The Layered Garden is the perfect book to cosy up to and read this winter.
I am going to link this review to HolleyGarden's monthly book club on her blog Roses and Other Gardening Joys. To see more reviews, please click the link.
If you would like to be included in a book draw for a copy of The Layered Garden, please leave a comment below. The contest closes January 6th. Be sure to see the previous post, as there are other books to be given away as well. Many thanks to Timber Press for providing a copy of The Layered Garden for the giveaway.
More Information and Links:
Author David L. Culp along with his partner Michael Alderfer are the creators of the gardens at Brandywine Cottage in Downington, Pennsylvania. David's writing has appeared in Country Living, Fine Gardening and many other publications. An expert on herbaceous perennials, David serves as a sales consultant and new plant researcher for Sunny Border Nurseries in Connecticut. He has developed the Brandywine hybrid strain of hellebores, and was recently cited in the Wall Street Journal for his expertise on snowdrops. Brandywine Cottage has been featured several times on HGTV and Martha Stewart Living.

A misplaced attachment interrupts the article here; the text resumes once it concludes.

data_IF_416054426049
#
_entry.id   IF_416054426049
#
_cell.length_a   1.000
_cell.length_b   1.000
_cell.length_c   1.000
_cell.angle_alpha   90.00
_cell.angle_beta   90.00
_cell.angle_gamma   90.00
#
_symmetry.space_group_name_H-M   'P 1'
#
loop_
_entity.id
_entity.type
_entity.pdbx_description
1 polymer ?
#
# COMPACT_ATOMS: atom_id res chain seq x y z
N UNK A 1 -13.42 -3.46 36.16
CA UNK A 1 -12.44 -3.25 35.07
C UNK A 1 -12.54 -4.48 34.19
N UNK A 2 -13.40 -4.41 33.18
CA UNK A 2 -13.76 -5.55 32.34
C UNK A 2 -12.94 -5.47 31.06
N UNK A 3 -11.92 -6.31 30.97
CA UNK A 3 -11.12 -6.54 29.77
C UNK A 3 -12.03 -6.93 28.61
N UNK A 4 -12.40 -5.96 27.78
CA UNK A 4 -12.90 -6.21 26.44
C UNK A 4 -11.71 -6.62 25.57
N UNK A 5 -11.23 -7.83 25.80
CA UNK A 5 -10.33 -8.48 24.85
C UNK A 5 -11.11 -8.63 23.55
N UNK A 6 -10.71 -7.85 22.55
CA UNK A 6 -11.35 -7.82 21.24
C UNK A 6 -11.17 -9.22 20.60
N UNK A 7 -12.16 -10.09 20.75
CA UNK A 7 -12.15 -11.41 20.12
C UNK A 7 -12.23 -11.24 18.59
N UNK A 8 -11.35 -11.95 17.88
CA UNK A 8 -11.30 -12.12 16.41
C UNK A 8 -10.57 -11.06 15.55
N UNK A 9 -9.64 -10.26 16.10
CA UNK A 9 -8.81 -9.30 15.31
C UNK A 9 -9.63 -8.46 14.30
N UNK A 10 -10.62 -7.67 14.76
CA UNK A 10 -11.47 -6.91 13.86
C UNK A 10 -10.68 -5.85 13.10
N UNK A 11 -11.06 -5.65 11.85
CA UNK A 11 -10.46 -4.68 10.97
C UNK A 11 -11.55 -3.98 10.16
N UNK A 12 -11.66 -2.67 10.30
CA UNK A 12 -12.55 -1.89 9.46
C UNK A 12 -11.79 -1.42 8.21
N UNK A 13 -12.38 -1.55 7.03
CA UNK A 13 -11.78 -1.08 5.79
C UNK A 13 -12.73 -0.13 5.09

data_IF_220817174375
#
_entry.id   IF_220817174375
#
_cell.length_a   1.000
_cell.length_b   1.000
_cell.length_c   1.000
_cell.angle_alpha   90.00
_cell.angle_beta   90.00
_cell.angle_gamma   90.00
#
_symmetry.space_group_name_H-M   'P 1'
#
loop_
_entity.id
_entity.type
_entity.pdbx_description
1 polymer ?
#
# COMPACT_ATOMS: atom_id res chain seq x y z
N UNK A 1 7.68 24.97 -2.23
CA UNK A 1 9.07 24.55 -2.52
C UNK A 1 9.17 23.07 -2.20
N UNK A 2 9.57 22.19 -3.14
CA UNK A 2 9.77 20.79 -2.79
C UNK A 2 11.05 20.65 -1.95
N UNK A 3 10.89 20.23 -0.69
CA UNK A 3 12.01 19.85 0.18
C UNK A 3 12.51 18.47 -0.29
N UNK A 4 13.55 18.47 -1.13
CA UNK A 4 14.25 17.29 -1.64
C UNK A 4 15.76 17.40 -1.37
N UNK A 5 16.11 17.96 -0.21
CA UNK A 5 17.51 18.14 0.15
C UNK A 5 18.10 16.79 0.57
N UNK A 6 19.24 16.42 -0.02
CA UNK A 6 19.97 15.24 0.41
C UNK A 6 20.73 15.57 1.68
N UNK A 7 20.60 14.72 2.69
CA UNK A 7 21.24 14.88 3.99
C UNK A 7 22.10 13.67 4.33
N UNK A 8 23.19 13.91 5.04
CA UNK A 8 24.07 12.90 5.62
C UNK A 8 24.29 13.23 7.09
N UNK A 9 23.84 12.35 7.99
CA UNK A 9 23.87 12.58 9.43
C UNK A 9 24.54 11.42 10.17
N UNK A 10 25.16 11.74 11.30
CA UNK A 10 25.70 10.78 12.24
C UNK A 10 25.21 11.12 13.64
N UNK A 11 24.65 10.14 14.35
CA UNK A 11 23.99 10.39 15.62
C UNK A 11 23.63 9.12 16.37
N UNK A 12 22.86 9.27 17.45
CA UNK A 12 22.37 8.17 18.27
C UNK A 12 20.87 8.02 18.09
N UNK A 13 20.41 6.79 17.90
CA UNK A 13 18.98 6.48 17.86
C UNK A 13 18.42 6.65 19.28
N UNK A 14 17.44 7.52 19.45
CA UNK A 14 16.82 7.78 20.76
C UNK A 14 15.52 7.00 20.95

I thought that I would do one final review post highlighting books that have caught my eye, great reads I discovered in 2012 and books that I want to read in the new year. Breeze through and pause on the books that interest you.
Winter is the time when we gardeners get gardening in our daydreams!
Oh, and be sure to enter the book draw at the end of the post.
A Feast for the Eyes:
Bloom's Best Perennials and Grasses
by Adrian Bloom
Photographs by Adrian Bloom and Richard Bloom
Adrain Bloom's Gardening with Conifers is one of the books in my home library that I return to often to find inspiration. When I noticed that he also had a book on perennials and grasses, I went looking for a copy. Just look at that book cover to the left. Wow! Filled with expert plants choices and absolutely stunning pictures, this book is sure to inspire you too.
by Ken Druse
with Photographs by Ellen Hoverkamp
Stewart, Tabori and Chang
This has to be one of the most beautiful books that I saw in 2012. Add in some wonderful writing by well-known author Ken Druse and you have a classic gardening book. See my full review here.